Trips and Residentials

Here is a selection of trips and residentials we have enjoyed during 2016/17:

Peak Wildlife Park

Year 5 went to Peak Wildlife Park. Being smaller than traditional zoos meant it was far more inactive and the children were able to ask lots of questions and gt hands on with the animals. The aim was for the children to be able to observe the different habitats and surroundings for different animals. They were also able to talk to the keepers about specific animals. From this we have now carried out a non-chronological report on an animal we met whilst there and have discuss how animals are suited to their habitat. We even produced a video of our day!

Lottie said, "feeding the wallabies was amazing."

Freddie asked, "can we come again?"

"I really enjoyed being able to watch the animals be fed and when the lemur nearly pooed on Miss Harris," said Charlie.

Stafford Castle

Year 1 went to Stafford Castle to experience a ‘real life’ castle, look at the armour and experience what it would be like The children absolutely loved the trip and the ‘real life’ experience of what a castle is like:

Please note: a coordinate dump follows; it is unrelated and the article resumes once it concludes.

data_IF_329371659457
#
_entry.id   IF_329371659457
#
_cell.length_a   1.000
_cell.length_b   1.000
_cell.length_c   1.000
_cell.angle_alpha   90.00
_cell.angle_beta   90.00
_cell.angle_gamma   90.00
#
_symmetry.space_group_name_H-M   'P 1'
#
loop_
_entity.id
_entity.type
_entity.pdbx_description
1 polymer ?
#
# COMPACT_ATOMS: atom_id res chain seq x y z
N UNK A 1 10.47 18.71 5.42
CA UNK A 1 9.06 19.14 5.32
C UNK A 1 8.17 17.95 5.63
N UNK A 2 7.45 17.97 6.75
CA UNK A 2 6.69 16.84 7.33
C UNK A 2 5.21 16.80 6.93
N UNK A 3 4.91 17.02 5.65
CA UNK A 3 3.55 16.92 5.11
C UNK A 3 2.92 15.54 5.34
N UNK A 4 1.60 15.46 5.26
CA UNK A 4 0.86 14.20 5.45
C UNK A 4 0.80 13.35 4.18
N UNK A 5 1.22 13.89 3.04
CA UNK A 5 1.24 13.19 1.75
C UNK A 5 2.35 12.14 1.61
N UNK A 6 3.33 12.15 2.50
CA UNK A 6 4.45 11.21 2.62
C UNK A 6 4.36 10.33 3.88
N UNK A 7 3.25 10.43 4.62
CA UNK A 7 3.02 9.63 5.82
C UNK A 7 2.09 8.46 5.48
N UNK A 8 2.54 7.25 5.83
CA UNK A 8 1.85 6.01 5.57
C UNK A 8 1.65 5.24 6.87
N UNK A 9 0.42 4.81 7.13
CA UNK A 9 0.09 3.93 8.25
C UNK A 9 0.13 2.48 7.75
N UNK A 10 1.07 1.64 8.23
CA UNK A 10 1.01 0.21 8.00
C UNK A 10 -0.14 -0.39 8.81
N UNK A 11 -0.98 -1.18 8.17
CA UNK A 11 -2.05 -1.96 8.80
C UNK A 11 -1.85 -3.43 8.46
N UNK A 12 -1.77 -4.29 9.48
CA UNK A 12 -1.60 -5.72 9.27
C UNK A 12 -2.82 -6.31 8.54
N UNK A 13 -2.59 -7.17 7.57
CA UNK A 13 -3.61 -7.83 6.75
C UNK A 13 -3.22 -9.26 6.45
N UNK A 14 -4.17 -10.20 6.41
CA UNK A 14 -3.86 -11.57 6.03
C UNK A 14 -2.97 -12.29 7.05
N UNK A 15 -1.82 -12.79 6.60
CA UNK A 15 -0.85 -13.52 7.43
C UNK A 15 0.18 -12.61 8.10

“I really liked the trip it was so much fun! I liked making the coins and finding out about the amour. Looking around the castle was good as well.”

“I loved the castle and dressing up. I dressed up as a princess.”

“It was so cool I tried on the armour it was VERY heavy.”

“I liked the castle because I could go outside and see the keep. We all charged up like knights to the castle.”

Houses of Parliament

On Monday 26th September 2016 Class 6 travelled to London to visit The Houses of Parliament. Fortunately, we were asked to attend by special invitation from our local Macclesfield Member of Parliament (David Rutley). The purpose of our visit was to tour around The Palace of Westminster, learn more about the history of Parliament and to understand about the UK system of Democracy.

It almost went disastrously wrong when our coach did not arrive to collect us at the expected time. Luckily, we dashed to the train station and jumped onto a train to London with minutes to spare. Feeling relieved, we found our seats and settled down for the journey which took almost two hours. During that time, we were given some unexpected treats from Virgin Trains. These contained: biscuits, water, crackers, pepper chutney, cheese spread and a Kit-Kat bar.